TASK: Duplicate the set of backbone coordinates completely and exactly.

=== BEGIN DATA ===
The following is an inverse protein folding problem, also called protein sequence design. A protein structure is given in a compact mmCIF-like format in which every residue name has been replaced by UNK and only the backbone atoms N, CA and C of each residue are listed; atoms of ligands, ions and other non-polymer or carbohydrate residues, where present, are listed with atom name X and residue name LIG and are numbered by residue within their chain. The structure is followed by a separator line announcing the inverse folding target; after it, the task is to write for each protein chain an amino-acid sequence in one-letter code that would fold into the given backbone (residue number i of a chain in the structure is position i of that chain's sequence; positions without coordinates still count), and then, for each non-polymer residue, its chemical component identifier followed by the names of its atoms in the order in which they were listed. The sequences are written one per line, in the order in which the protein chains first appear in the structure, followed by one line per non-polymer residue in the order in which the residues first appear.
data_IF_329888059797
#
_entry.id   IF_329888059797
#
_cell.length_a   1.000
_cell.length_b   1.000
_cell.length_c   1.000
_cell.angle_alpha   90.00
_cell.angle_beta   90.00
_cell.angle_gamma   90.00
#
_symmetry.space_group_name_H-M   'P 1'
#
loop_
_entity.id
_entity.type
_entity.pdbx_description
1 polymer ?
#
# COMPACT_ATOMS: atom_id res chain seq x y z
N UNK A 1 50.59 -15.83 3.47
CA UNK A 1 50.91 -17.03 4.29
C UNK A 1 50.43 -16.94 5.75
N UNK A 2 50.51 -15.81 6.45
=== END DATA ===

The following is an inverse protein folding problem, also called protein sequence design. A protein structure is given in a compact mmCIF-like format in which every residue name has been replaced by UNK and only the backbone atoms N, CA and C of each residue are listed; atoms of ligands, ions and other non-polymer or carbohydrate residues, where present, are listed with atom name X and residue name LIG and are numbered by residue within their chain. The structure is followed by a separator line announcing the inverse folding target; after it, the task is to write for each protein chain an amino-acid sequence in one-letter code that would fold into the given backbone (residue number i of a chain in the structure is position i of that chain's sequence; positions without coordinates still count), and then, for each non-polymer residue, its chemical component identifier followed by the names of its atoms in the order in which they were listed. The sequences are written one per line, in the order in which the protein chains first appear in the structure, followed by one line per non-polymer residue in the order in which the residues first appear.
data_IF_329888059797
#
_entry.id   IF_329888059797
#
_cell.length_a   1.000
_cell.length_b   1.000
_cell.length_c   1.000
_cell.angle_alpha   90.00
_cell.angle_beta   90.00
_cell.angle_gamma   90.00
#
_symmetry.space_group_name_H-M   'P 1'
#
loop_
_entity.id
_entity.type
_entity.pdbx_description
1 polymer ?
#
# COMPACT_ATOMS: atom_id res chain seq x y z
N UNK A 1 50.59 -15.83 3.47
CA UNK A 1 50.91 -17.03 4.29
C UNK A 1 50.43 -16.94 5.75
N UNK A 2 50.51 -15.81 6.45